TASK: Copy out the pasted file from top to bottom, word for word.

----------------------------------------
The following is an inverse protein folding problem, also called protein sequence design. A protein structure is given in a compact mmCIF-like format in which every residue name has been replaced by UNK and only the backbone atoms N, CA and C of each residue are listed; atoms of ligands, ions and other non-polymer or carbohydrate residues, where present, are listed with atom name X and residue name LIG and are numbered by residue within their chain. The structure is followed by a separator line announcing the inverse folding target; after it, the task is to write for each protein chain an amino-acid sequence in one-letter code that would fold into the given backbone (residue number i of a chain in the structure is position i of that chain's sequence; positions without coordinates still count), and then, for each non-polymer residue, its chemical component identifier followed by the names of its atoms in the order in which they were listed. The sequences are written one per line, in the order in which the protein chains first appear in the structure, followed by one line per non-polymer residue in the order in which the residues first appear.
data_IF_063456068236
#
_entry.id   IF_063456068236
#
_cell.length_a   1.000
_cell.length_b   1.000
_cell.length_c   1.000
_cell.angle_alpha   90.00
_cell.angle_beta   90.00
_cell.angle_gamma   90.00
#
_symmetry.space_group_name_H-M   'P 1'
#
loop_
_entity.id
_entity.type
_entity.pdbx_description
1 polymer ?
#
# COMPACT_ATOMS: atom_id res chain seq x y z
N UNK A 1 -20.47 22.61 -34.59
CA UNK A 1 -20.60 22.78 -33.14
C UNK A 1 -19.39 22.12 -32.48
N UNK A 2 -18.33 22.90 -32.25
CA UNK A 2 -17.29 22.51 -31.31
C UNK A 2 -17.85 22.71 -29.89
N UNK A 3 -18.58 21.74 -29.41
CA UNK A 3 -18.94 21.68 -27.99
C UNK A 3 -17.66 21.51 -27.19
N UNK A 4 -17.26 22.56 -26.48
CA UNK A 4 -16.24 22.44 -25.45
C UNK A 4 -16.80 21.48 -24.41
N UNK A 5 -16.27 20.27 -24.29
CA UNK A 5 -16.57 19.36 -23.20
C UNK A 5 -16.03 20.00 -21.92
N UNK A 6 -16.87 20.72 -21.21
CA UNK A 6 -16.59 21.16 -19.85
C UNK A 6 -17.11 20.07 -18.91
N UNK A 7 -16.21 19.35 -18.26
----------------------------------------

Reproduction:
The following is an inverse protein folding problem, also called protein sequence design. A protein structure is given in a compact mmCIF-like format in which every residue name has been replaced by UNK and only the backbone atoms N, CA and C of each residue are listed; atoms of ligands, ions and other non-polymer or carbohydrate residues, where present, are listed with atom name X and residue name LIG and are numbered by residue within their chain. The structure is followed by a separator line announcing the inverse folding target; after it, the task is to write for each protein chain an amino-acid sequence in one-letter code that would fold into the given backbone (residue number i of a chain in the structure is position i of that chain's sequence; positions without coordinates still count), and then, for each non-polymer residue, its chemical component identifier followed by the names of its atoms in the order in which they were listed. The sequences are written one per line, in the order in which the protein chains first appear in the structure, followed by one line per non-polymer residue in the order in which the residues first appear.
data_IF_063456068236
#
_entry.id   IF_063456068236
#
_cell.length_a   1.000
_cell.length_b   1.000
_cell.length_c   1.000
_cell.angle_alpha   90.00
_cell.angle_beta   90.00
_cell.angle_gamma   90.00
#
_symmetry.space_group_name_H-M   'P 1'
#
loop_
_entity.id
_entity.type
_entity.pdbx_description
1 polymer ?
#
# COMPACT_ATOMS: atom_id res chain seq x y z
N UNK A 1 -20.47 22.61 -34.59
CA UNK A 1 -20.60 22.78 -33.14
C UNK A 1 -19.39 22.12 -32.48
N UNK A 2 -18.33 22.90 -32.25
CA UNK A 2 -17.29 22.51 -31.31
C UNK A 2 -17.85 22.71 -29.89
N UNK A 3 -18.58 21.74 -29.41
CA UNK A 3 -18.94 21.68 -27.99
C UNK A 3 -17.66 21.51 -27.19
N UNK A 4 -17.26 22.56 -26.48
CA UNK A 4 -16.24 22.44 -25.45
C UNK A 4 -16.80 21.48 -24.41
N UNK A 5 -16.27 20.27 -24.29
CA UNK A 5 -16.57 19.36 -23.20
C UNK A 5 -16.03 20.00 -21.92
N UNK A 6 -16.87 20.72 -21.21
CA UNK A 6 -16.59 21.16 -19.85
C UNK A 6 -17.11 20.07 -18.91
N UNK A 7 -16.21 19.35 -18.26